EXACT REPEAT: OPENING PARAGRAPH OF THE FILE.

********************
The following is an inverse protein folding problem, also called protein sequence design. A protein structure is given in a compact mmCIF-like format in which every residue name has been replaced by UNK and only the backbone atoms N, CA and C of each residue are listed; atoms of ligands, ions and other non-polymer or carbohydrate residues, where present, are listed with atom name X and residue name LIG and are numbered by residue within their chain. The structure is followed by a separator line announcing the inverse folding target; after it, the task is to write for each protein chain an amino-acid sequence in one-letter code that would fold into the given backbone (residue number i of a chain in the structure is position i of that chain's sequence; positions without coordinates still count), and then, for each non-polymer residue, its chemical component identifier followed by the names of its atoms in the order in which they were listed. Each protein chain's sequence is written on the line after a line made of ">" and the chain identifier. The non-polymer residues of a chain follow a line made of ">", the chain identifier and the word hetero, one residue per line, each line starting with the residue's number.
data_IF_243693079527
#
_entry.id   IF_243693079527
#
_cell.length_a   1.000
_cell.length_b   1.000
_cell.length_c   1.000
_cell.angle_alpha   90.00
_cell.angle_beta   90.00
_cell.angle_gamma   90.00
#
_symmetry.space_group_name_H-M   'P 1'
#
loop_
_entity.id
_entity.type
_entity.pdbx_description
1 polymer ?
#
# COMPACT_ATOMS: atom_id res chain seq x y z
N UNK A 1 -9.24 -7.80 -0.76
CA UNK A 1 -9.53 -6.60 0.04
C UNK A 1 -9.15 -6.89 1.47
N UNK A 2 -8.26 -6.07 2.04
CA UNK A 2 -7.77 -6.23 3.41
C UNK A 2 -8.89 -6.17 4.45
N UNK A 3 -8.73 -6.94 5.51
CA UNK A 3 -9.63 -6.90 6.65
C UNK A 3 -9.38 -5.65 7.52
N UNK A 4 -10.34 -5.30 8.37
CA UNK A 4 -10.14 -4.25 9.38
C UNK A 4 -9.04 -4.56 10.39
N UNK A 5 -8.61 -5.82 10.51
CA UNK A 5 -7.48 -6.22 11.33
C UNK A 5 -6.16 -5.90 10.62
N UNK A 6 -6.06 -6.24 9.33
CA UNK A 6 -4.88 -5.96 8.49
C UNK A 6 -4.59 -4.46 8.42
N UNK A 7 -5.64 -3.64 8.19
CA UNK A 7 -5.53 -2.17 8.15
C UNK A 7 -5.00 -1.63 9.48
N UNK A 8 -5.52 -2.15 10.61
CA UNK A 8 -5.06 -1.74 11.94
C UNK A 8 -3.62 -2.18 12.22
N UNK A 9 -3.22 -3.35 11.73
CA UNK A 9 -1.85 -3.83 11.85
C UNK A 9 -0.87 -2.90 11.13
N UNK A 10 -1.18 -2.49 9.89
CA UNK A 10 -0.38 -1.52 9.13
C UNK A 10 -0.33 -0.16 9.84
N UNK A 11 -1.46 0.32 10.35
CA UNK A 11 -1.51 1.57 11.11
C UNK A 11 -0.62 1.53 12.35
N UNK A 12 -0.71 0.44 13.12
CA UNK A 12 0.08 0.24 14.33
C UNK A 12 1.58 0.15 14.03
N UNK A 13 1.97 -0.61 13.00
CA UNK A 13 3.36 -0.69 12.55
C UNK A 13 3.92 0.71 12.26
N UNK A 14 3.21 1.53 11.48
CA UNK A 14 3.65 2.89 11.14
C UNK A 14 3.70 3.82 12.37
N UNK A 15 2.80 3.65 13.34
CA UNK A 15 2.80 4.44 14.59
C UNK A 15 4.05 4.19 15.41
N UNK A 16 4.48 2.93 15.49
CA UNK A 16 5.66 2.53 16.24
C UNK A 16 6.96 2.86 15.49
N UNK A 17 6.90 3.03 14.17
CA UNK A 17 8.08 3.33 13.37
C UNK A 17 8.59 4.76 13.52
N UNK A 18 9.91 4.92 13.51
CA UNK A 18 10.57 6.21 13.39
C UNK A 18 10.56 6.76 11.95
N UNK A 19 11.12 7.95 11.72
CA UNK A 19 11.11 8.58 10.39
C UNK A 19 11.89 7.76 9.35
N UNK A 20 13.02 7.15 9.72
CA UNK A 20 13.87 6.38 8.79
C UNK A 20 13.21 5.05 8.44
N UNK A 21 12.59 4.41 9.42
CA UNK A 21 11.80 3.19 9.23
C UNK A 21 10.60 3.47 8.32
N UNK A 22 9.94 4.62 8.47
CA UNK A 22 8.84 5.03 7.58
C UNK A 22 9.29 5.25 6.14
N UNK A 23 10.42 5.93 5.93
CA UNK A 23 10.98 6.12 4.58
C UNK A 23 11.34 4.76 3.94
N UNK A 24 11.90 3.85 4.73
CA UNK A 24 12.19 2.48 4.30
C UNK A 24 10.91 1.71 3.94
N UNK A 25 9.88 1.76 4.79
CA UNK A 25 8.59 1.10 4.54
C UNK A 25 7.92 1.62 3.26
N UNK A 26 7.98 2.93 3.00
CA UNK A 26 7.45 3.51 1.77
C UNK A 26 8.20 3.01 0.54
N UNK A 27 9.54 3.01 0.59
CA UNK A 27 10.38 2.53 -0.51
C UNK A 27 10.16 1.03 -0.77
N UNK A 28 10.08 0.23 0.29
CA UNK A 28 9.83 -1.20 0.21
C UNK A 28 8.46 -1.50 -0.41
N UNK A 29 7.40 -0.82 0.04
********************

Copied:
The following is an inverse protein folding problem, also called protein sequence design. A protein structure is given in a compact mmCIF-like format in which every residue name has been replaced by UNK and only the backbone atoms N, CA and C of each residue are listed; atoms of ligands, ions and other non-polymer or carbohydrate residues, where present, are listed with atom name X and residue name LIG and are numbered by residue within their chain. The structure is followed by a separator line announcing the inverse folding target; after it, the task is to write for each protein chain an amino-acid sequence in one-letter code that would fold into the given backbone (residue number i of a chain in the structure is position i of that chain's sequence; positions without coordinates still count), and then, for each non-polymer residue, its chemical component identifier followed by the names of its atoms in the order in which they were listed. Each protein chain's sequence is written on the line after a line made of ">" and the chain identifier. The non-polymer residues of a chain follow a line made of ">", the chain identifier and the word hetero, one residue per line, each line starting with the residue's number.